Sasza
Yeah, I always find it too interesting is on the other side of things. I don’t like social media. So I have gotten more into kind of the BBXX when and managing that. But that’s mostly from the computer. And then, literally, I keep setting goals to go on my personal social media, and I can’t. So it’s Yeah, very much kind of the opposite. But I think it’s also important for people to remember that sometimes we don’t realize when we’re in a toxic relationship with another person or with these apps or whatever. There’s so many things that we could have a dependency on or an unhealthy relationship with. And so, trying to think about it from outside of your own perspective or perhaps even asking for somebody else’s opinion but Really trying to examine it in a kind but realistic and unfiltered? So going off of kind of that body image and the messaging we’re sending to other people and to ourselves, I will ask you a question that I actually found from you. And that is, what is the relationship that you desire with your body? And what advice would you give to other people to help them find their own answer?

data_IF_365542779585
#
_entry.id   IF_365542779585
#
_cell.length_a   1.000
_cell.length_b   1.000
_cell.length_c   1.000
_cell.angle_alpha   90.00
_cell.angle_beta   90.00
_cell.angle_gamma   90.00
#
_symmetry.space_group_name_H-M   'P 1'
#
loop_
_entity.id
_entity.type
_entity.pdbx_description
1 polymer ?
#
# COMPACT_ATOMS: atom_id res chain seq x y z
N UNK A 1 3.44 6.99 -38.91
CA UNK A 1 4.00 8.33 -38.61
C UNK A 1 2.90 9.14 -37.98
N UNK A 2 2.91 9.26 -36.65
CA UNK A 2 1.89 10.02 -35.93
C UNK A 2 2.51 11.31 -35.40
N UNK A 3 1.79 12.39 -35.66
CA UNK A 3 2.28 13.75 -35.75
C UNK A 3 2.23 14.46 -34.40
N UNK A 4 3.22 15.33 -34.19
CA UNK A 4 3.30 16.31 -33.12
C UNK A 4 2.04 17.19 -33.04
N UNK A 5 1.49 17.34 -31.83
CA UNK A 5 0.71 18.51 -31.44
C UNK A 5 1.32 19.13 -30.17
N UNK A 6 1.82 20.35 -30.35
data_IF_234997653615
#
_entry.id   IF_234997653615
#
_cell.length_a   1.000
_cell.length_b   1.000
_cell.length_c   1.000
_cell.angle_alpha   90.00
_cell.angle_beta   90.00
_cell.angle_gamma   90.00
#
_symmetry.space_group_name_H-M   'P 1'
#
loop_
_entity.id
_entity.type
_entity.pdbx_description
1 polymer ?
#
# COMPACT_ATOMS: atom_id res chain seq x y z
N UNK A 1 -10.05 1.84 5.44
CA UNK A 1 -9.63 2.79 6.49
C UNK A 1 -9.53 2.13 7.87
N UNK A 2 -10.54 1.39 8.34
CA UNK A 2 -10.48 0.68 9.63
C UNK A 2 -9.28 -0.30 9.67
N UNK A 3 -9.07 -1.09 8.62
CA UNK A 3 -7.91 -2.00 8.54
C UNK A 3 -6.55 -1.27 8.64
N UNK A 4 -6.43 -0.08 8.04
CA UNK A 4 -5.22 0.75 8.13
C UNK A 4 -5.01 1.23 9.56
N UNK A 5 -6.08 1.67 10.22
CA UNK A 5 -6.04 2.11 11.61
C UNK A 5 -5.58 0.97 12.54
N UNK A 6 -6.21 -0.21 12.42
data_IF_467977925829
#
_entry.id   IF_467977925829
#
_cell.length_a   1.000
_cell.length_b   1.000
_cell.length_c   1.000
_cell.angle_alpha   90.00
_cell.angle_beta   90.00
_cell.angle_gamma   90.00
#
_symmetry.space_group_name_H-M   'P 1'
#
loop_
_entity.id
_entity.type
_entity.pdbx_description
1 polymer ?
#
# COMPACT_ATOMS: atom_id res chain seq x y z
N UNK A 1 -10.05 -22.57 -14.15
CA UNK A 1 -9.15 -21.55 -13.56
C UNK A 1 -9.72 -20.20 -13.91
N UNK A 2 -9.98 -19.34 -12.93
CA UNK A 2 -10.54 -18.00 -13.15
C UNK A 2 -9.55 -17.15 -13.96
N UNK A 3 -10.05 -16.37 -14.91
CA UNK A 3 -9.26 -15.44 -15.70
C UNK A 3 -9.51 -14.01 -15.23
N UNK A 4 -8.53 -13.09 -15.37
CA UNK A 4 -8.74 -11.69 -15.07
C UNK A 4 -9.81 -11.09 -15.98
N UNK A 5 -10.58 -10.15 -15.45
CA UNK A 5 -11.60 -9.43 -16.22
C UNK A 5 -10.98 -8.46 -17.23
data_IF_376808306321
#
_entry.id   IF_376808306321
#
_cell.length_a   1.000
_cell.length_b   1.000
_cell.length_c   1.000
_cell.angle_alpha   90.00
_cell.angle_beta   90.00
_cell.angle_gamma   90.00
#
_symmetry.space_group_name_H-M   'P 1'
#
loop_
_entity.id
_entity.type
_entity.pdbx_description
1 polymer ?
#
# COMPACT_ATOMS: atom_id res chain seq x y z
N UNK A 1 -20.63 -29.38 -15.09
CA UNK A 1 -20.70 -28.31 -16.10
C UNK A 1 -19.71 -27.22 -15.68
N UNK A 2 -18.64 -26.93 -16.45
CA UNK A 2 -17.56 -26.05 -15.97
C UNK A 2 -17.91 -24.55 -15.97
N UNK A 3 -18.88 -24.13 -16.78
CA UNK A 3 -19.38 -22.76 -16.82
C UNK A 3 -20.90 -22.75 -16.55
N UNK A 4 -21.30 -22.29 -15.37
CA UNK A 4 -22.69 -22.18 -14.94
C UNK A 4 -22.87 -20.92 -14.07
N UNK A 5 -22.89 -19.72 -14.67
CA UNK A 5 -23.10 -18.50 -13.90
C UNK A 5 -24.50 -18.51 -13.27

Joanne